Anthurium is one of the coolest plants that you can grow indoors. Besides having an amazing aesthetic, it’s also very easy to take care of.
Luckily, if you want more anthurium plants in your house, you don’t have to buy new ones, as you can simply propagate new plants from the old ones.
In today’s article, we’ll walk you through a brief anthurium propagation guide including the general procedure and all the different methods to get the job done. Let’s dive right in!
Propagation is the man-made process of growing new plants using parts of the old ones, such as leaves, stems, or even seeds.
Anthurium belongs to the Arum family (Araceae), which is a plant species known for its ease of propagation and division into multiple plants.
Not only that, but you can also propagate the plant in a variety of methods, each with its level of simplicity and rate of growth.
Regardless of the procedure you’re going to use, the best time to propagate an anthurium plant is during its growth phase, which is from mid-spring to late summer.
In order to successfully propagate Anthurium plants, there are some steps that you need to follow.
In the following section, we’ll take a quick look at the general procedure you need to follow to increase the chances of success while propagating anthurium plants:
Propagating an anthurium plant is relatively easy, but you still need to use some tools for protection and to increase the chances of success by being more accurate.
For starters, since anthurium is rich in irritating calcium oxalate crystals, you should wear gardening gloves while handling them.
You’ll also need to make cuttings for the propagation process, so you’ll need to bring scissors or a knife.
Make sure that the blades are sharp enough to make a clean cut, which increases the chances of success.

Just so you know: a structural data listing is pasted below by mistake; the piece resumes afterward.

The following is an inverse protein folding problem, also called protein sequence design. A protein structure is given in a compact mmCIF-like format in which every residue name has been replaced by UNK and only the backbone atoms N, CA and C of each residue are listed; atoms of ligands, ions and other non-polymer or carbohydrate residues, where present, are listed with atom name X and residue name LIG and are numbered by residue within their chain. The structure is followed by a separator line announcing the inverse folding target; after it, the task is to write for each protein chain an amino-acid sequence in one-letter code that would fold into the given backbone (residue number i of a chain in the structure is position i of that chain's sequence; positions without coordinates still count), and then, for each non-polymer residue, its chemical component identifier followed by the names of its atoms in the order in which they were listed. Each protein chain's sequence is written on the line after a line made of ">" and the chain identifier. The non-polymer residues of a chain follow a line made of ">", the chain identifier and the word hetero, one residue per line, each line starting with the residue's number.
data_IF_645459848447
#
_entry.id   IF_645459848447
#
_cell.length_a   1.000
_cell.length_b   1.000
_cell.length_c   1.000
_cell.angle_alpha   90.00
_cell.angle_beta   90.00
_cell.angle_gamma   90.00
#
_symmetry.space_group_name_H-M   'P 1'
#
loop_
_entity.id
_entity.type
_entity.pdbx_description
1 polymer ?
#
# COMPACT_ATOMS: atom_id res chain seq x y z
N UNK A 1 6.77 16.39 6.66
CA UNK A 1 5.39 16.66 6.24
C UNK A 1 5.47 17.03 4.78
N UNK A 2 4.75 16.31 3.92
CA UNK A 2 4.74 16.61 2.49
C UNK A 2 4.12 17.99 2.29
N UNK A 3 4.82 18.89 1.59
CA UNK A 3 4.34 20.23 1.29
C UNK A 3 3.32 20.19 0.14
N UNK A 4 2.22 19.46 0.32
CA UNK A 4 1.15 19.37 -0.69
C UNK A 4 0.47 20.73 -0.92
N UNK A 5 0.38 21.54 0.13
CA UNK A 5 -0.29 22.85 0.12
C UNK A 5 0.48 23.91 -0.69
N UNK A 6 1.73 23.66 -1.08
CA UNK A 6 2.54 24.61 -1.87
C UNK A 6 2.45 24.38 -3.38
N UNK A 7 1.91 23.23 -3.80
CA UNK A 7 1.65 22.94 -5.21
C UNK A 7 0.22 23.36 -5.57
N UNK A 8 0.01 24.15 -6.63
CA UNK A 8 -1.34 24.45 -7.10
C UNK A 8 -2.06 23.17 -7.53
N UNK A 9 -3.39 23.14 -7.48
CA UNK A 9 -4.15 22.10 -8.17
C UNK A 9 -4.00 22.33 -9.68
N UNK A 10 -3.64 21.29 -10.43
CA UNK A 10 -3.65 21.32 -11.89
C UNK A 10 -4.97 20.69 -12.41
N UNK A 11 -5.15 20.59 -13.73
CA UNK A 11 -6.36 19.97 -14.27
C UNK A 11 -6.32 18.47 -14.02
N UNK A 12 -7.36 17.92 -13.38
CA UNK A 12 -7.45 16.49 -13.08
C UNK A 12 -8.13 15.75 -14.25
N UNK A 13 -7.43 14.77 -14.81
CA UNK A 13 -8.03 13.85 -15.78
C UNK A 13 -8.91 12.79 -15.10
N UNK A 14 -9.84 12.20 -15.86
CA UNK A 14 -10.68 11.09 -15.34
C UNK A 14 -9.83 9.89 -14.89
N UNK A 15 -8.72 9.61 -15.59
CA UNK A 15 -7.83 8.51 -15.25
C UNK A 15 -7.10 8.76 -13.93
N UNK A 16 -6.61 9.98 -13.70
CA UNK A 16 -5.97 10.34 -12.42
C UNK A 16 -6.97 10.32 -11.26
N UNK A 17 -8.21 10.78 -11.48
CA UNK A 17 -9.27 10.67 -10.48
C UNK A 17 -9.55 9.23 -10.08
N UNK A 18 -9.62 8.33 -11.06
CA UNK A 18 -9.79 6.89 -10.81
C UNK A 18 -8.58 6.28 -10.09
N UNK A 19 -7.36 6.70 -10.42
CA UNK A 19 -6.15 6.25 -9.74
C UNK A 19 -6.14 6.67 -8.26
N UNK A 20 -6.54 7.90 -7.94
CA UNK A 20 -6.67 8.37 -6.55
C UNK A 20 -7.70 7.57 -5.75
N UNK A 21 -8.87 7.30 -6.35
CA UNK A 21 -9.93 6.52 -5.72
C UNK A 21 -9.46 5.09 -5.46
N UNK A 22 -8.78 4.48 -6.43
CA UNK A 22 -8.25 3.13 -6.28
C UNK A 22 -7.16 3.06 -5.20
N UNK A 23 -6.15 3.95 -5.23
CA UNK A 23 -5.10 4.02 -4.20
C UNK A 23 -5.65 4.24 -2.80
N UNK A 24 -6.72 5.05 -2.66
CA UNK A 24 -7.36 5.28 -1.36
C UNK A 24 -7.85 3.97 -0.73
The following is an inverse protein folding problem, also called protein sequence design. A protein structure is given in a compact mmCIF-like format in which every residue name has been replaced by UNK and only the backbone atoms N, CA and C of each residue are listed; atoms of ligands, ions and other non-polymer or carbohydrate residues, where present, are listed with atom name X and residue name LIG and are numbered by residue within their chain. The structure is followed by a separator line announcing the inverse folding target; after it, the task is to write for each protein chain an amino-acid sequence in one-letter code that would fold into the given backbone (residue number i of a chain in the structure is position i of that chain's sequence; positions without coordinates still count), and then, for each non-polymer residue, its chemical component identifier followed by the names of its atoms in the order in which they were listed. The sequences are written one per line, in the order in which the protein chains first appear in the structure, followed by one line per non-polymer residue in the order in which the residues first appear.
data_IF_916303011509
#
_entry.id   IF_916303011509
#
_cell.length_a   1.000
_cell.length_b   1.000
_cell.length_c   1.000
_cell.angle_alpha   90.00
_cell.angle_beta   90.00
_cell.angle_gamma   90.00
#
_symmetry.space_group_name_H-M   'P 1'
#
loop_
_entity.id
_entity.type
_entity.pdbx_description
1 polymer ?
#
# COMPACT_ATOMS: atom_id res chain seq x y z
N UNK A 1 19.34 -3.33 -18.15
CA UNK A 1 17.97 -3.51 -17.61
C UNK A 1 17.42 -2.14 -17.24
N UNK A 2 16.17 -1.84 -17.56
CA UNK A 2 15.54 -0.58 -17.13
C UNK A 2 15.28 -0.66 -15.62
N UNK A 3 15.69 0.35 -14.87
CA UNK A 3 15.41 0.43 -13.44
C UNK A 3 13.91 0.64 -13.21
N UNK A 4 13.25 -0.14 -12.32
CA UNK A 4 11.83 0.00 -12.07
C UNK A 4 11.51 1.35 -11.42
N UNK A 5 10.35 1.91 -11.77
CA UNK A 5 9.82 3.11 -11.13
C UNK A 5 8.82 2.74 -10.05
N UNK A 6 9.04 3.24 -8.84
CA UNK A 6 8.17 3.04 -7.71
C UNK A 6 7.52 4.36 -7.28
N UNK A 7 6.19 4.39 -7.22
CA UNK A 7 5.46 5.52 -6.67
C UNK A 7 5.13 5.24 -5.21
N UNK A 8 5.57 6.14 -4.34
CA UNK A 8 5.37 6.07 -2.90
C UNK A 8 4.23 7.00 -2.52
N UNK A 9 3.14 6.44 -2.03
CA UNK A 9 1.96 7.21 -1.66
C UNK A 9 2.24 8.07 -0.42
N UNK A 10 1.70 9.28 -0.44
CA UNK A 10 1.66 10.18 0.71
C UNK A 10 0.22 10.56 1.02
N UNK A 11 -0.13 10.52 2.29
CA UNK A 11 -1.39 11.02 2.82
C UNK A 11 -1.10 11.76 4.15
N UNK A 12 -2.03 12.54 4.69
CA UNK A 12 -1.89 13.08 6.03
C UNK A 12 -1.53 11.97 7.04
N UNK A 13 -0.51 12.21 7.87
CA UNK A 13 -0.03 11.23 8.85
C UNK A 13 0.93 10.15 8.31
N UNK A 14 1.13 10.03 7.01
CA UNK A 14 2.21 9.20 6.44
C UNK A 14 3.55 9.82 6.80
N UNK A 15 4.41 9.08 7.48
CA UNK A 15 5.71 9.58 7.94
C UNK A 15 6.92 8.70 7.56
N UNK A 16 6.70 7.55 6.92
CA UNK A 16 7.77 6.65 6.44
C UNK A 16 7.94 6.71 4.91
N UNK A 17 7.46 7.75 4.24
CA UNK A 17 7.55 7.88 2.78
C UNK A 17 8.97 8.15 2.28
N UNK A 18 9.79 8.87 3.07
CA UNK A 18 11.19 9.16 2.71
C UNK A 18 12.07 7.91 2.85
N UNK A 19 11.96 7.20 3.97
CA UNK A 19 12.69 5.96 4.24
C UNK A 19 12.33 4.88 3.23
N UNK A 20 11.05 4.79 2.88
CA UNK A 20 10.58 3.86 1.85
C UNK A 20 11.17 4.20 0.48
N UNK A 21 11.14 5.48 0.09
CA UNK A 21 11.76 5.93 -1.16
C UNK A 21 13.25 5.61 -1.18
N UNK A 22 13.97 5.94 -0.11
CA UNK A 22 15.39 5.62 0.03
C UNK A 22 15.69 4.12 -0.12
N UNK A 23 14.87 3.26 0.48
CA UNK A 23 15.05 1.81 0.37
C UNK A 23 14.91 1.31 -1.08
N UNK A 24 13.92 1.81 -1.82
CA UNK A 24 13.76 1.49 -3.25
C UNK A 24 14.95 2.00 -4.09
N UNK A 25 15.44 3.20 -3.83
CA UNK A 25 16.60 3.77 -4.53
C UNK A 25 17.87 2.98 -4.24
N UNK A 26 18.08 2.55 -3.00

During the initial propagation phase, you may also need a propagation pot with fertile soil to help the plant grow.
If you’re using soil for propagation, you should go for well-drained, light soil with plenty of air pockets and perlite substrate.
Alternatively, if you’re going for a store-bought soil mix, a good tip here is to go for the ones made for orchids, as the two plants share the same requirements when it comes to soil.
Also, you should propagate the anthurium in the same pot if you’re planning to grow them as adult plants.
This saves you the hassle of repotting and avoids the risk of repotting shock, as you’ll be using the same potting mix and substrate you use for the adult plant.
Making cuts expose the plant to pests and infections, which can cause serious issues or prevent the propagation process from succeeding.
To avoid that, you’ll need to sterilize all the tools and equipment you’re using. Luckily, this step is relatively easy, so here’s how to do it:
- Wipe your knife or scissors with rubbing alcohol (isopropyl alcohol) before using them.
- Use clean pots that were previously soaked in 1:1 vinegar solution or 1:10 bleach solution for 15 to 20 minutes and then rinsed with distilled water.
Anthurium can be propagated from various plant parts. Yet, in all situations, you always need to make sure that you pick the healthiest candidates for the propagation process.